Alongside this heartening development, industry has been lately noticing two types of issues in the skill market which can dampen Indias growth story. The first is that companies have been on a hiring spree that appears to concentrate on numbers and compromises on quality and cost considerations. They are also experiencing increased levels of turnover and migration of skills, which add to the costs directly and indirectly. If the trend continues, the cost and quality advantages between India and competing countries might disappear soon.
The other notable issue is the relative supply-crunch and neglect of skills in a few segments that were relatively dormant for years and have come alive suddenly. For example, there is an unprecedented need for heavy vehicle operators, construction engineers, electricians, plumbers and associated skills in the infrastructure and housing sectors. Also, nurses, physiotherapists and vets are emigrating in droves, even as the healthcare industry expands in India. The shortage of teachers, horticultural assistants, cooks, chefs and eldercare assistants is expected to worsen.
The labour market in India had been characterised by surplus quality and quantity, relative to the demand. The government had resorted to manpower forecasting primarily to assist educational infrastructure and planning that focused on engineers, medical profession and a set of known and unpredictable skills required in a newly industrialising economy. It is fortunate that private enterprise has responded to the demand for new educational courses, and private firms have acted to fulfil their needs. But is there anyone governing the skill-market at the state and national levels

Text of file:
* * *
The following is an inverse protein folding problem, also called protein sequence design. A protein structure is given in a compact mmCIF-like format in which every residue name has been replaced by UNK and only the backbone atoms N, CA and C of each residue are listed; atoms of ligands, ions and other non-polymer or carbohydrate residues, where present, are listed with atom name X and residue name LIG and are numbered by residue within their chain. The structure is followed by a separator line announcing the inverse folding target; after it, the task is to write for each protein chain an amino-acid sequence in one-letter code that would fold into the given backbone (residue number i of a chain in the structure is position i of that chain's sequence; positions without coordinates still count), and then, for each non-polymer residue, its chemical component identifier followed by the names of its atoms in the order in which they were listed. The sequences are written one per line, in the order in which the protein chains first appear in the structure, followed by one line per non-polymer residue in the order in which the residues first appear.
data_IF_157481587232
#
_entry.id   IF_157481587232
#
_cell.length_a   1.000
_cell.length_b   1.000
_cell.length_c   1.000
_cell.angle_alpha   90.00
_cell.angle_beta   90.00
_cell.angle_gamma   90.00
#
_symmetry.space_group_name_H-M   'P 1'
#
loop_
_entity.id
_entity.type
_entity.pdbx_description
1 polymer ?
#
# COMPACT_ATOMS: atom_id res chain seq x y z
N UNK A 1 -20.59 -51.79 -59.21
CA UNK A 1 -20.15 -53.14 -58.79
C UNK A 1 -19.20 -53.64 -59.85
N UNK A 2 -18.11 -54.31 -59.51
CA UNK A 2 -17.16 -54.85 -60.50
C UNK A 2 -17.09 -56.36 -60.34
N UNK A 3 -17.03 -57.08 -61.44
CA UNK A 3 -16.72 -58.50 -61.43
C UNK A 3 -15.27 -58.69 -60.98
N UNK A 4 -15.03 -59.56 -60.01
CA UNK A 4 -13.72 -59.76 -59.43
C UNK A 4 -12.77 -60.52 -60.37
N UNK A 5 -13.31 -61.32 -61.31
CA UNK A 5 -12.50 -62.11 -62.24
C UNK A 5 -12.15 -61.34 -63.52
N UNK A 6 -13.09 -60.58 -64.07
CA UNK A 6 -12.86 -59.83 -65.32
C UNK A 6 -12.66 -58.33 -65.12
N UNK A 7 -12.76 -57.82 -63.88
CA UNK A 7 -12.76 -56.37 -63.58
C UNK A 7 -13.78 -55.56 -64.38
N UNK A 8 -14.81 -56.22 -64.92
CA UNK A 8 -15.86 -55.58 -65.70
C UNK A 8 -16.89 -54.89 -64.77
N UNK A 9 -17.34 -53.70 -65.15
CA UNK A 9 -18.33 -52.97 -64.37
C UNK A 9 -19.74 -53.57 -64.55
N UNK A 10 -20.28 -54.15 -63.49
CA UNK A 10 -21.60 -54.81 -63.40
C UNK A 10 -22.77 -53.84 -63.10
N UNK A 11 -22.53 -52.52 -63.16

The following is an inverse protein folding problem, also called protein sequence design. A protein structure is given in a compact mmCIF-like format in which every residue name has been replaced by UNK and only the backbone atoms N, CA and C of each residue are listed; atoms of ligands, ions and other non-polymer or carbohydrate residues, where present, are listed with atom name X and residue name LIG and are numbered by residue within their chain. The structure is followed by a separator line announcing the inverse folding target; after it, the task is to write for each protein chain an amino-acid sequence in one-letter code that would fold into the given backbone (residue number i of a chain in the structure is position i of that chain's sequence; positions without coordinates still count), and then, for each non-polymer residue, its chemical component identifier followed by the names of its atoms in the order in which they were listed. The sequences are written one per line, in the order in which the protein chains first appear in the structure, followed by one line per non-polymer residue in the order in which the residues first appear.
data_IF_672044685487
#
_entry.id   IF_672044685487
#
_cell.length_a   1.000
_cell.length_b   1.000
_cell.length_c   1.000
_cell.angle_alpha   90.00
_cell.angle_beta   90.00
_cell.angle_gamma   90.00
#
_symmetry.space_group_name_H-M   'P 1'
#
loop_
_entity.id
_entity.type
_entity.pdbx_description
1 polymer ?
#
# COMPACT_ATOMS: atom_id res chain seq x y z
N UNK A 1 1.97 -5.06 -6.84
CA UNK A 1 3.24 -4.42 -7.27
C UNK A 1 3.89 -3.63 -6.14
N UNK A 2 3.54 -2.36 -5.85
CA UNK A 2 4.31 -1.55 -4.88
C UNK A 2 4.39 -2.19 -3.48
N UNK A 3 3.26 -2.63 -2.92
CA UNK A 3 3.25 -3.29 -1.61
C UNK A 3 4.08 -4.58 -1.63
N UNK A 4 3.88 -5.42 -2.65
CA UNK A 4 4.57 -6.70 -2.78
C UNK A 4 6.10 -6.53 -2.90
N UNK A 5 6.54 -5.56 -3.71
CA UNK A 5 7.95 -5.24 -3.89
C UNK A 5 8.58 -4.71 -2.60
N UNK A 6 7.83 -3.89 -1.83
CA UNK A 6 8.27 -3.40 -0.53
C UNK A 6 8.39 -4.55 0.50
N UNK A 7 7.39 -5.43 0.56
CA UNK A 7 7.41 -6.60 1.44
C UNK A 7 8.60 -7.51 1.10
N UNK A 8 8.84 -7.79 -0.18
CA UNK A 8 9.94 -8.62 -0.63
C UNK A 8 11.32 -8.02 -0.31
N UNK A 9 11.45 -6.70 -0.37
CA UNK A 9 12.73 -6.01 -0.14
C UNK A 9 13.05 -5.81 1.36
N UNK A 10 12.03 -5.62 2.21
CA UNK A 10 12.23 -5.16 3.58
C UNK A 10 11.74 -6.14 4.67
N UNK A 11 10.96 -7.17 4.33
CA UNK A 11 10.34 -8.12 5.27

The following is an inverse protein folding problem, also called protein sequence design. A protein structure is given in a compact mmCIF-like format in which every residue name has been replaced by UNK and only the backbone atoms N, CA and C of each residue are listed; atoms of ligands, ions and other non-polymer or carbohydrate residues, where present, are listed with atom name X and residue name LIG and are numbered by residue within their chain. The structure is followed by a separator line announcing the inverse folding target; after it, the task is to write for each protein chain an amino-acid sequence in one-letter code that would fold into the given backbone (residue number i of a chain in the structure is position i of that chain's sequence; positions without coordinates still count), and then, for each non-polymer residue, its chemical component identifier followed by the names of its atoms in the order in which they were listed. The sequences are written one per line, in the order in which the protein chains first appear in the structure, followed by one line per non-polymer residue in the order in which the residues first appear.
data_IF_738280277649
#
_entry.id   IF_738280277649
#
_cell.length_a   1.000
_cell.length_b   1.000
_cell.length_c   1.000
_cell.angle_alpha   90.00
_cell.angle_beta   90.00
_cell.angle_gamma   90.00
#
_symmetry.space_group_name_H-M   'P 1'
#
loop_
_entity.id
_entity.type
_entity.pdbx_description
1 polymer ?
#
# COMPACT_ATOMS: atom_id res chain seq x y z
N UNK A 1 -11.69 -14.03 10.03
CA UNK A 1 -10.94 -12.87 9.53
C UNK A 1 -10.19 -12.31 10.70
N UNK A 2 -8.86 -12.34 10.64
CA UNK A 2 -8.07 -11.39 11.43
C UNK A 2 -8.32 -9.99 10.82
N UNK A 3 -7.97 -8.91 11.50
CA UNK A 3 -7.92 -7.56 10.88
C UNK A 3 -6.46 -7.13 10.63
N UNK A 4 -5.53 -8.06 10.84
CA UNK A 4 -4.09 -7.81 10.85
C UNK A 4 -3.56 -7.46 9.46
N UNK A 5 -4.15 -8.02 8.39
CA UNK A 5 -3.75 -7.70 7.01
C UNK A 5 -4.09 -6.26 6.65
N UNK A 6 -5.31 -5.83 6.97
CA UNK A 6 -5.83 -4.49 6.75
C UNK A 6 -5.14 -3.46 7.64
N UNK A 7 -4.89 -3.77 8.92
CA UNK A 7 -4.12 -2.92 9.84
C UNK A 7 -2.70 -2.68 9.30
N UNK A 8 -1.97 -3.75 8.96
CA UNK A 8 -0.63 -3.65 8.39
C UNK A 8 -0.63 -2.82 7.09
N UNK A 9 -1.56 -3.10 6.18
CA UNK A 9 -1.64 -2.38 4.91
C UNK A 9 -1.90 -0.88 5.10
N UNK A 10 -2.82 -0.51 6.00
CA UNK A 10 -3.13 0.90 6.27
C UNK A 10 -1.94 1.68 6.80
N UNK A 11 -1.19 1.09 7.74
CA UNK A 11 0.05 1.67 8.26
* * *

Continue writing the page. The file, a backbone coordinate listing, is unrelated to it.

The vision and activities of most of the existing government agencies involved in technical education, manpower forecasts and information dissemination are built on assumptions of the past
They should be able to assess the skill requirements within the country, the supply, and the dynamics of outflow, and then feed this information effectively to user markets. Such information will enable private enterprise to come out with new infrastructure that will help bridge the demand-supply gap. They should be able to motivate standardisation of courses relevant for such skills (such as through competence based training) and make them available for adoption and customisation by those delivering the training. They must indeed take charge, create and motivate the entire supply chain of skills required, dynamicallyand stay ahead of the curve.
It is possible that the pent-up supply of a range of skills in the country had provided the initial steam to propel growth. The depletion of such steam can soon create a vacuum that may retard the momentum, unless the supply chain of skills is governed better at the national policy level.